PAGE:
As is apparent from the foregoing, it is abundantly important that the shroud with respect to the hook portions are discretely dimensioned. As noted in FIG. 2 the dimensions that are critical are 1) the aft end of male hook 28 relative to forward face 56 of the extending portion 30 (A); 2) the forward end 60 of female hook 32 and the aft face 50 of the radially outward projection 52 (C); 3) The forward end 62 of male hook 22 and the aft face 50 of extension 52 (D) and 4) the aft end 64 of female hook 24 and the forward end 56 of extension 30. These dimensions are selected so that dimension A is less than dimension C and dimension D is less than dimension B. Hence, when the shroud is positioned to be aligned with the hook members, the shroud assembly is moved axially forward to fit the male hook members 22 and 28 into the female hook members 24 and 32, respectively. It will also be appreciated that by pushing the brush seal 10 leftwardly until it bottoms on the forward support of extension 30, a loose fit of size E can be attained on the retainer thus allowing a simple assembly. What has been found in actual practice is that this invention inherently avoids damage to the brush seal during the assembly process. As one skilled in this art will appreciate, the assembly of the honeycomb type of seal of the type disclosed in U.S. Pat. No. 5,346,352 has had experienced damage during the assembly process.
As is apparent from the foregoing, the assembly as depicted above provides for friction damping of the stators. While friction dampers are well known and particularly the type of damper disclosed in the U.S. Pat. No. 5,346,362, supra, it is unique to include a brush seal in this combination. Also this invention removes undesirable weld stresses from the weld joints that have plagued other heretofore known designs. This obviously reduces the risk of failure of this design.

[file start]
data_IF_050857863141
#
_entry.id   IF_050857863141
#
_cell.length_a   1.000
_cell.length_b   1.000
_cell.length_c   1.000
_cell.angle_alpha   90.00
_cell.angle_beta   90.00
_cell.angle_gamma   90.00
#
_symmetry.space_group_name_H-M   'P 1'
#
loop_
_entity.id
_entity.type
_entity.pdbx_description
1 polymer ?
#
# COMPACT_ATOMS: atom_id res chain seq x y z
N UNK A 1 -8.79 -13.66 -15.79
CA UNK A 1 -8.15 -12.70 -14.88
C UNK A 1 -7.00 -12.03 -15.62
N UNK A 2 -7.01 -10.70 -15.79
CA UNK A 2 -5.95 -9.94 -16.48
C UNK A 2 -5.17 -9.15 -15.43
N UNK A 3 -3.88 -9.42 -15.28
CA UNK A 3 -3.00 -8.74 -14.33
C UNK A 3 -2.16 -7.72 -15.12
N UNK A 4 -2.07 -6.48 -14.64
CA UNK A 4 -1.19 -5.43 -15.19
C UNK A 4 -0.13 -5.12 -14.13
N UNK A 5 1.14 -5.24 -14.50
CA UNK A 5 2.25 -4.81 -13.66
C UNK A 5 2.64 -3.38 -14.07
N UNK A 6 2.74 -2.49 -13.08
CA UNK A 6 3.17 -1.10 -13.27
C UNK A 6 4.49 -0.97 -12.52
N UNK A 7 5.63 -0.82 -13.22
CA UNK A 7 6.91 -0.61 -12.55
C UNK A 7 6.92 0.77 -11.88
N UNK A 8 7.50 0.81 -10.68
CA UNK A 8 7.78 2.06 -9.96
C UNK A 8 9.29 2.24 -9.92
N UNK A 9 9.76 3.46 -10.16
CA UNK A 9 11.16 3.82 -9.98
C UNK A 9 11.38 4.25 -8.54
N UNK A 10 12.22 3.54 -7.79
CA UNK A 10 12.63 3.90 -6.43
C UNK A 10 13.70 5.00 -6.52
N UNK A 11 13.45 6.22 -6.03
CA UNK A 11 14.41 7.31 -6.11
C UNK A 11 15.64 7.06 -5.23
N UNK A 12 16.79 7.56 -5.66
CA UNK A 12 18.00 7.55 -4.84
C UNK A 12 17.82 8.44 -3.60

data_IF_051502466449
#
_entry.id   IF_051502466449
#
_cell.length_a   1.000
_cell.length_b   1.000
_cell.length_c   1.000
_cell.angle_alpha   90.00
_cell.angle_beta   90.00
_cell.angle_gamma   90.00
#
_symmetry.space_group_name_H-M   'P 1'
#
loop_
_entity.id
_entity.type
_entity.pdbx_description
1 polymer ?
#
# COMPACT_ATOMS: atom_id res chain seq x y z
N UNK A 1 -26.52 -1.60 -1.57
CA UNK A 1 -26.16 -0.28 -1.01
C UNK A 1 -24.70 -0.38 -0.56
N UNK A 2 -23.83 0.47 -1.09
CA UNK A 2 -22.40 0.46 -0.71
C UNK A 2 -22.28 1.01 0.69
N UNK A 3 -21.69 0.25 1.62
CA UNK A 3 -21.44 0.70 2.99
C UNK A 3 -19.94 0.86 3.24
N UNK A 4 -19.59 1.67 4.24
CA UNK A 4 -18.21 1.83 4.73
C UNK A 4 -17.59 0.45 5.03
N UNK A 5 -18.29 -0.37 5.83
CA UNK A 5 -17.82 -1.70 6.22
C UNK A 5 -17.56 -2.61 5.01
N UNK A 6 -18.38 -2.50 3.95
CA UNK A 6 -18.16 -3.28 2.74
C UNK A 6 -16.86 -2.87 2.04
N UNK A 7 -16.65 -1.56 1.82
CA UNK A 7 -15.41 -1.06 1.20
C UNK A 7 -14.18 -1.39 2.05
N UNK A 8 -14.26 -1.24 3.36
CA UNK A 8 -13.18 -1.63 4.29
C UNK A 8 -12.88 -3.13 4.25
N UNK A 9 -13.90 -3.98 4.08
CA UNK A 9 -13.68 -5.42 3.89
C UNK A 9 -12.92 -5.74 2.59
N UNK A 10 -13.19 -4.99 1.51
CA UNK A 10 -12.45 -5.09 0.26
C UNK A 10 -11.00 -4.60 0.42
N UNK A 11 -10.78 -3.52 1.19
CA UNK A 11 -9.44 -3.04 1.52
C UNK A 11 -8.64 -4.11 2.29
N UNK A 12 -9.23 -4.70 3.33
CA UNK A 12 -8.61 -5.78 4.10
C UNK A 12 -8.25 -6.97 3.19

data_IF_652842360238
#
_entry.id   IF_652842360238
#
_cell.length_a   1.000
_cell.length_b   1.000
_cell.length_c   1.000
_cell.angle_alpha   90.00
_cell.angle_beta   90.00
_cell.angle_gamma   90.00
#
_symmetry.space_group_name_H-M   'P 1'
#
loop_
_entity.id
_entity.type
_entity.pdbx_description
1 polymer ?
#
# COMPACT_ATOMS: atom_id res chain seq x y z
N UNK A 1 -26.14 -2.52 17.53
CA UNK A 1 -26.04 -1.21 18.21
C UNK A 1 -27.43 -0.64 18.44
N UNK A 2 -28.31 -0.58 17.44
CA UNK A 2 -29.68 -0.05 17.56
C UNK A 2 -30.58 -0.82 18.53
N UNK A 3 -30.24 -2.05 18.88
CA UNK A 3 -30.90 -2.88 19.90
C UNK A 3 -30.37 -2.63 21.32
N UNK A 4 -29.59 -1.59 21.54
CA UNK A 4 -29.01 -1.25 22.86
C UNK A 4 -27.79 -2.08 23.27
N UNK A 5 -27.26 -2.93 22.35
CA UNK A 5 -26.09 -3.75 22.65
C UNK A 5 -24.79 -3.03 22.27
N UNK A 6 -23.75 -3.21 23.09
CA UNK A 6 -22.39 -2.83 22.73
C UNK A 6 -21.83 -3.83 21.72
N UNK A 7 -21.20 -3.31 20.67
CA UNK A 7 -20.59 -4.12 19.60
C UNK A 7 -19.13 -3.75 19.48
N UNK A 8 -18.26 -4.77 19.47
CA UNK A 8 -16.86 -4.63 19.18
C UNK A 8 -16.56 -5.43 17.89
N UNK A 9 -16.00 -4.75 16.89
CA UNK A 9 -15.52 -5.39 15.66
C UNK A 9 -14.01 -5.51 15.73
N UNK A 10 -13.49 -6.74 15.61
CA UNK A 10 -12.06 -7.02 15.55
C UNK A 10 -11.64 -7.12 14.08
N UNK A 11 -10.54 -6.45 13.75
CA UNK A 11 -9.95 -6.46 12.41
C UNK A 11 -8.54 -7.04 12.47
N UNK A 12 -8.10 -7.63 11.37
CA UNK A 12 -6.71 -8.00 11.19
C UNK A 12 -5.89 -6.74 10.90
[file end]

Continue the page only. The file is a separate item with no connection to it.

Although this invention has been shown and described with respect to detailed embodiments thereof, it will be appreciated and understood by those skilled in the art that various changes in form and detail thereof may be made without departing from the spirit and scope of the claimed invention.
|Cited Patent||Filing date||Publication date||Applicant||Title|
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|Citing Patent||Filing date||Publication date||Applicant||Title|
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|US7117983 *||Mar 5, 2004||Oct 10, 2006||General Electric Company||Support apparatus and method for ceramic matrix composite turbine bucket shroud|
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|EP0945597A1 *||Mar 23, 1998||Sep 29, 1999||Asea Brown Boveri AG||Stator vane assembly for a gas turbine plant|
|EP1091871A2 *||May 28, 1999||Apr 18, 2001||United Technologies Corporation||Multiple piece propeller deicing system brush block housings|
|U.S. Classification||415/173.7, 415/174.2|
|International Classification||F01D11/02, F01D5/10, F01D25/24, F01D11/00|
|Cooperative Classification||Y10T29/49236, Y10T29/4932, F05D2240/56, F01D5/10, F01D11/001, F01D25/246, F01D11/02|
|European Classification||F01D11/02, F01D5/10, F01D25/24C, F01D11/00B|
|Nov 30, 1995||AS||Assignment|
Owner name: UNITED TECHNOLOGIES CORPORATION, CONNECTICUT
Free format text: ASSIGNMENT OF ASSIGNORS INTEREST;ASSIGNOR:BINTZ, MATTHEW E.;REEL/FRAME:007800/0634
Effective date: 19951129
|Dec 10, 1997||AS||Assignment|
Owner name: AIR FORCE, UNITED STATES, VIRGINIA
Free format text: CONFIRMATORY LICENSE;ASSIGNOR:UNITED TECHNOLOGIES CORPORATION;REEL/FRAME:008843/0189
Effective date: 19960611
|Nov 7, 2000||FPAY||Fee payment|
Year of fee payment: 4
|Dec 17, 2004||FPAY||Fee payment|
Year of fee payment: 8
|Sep 18, 2008||FPAY||Fee payment|
Year of fee payment: 12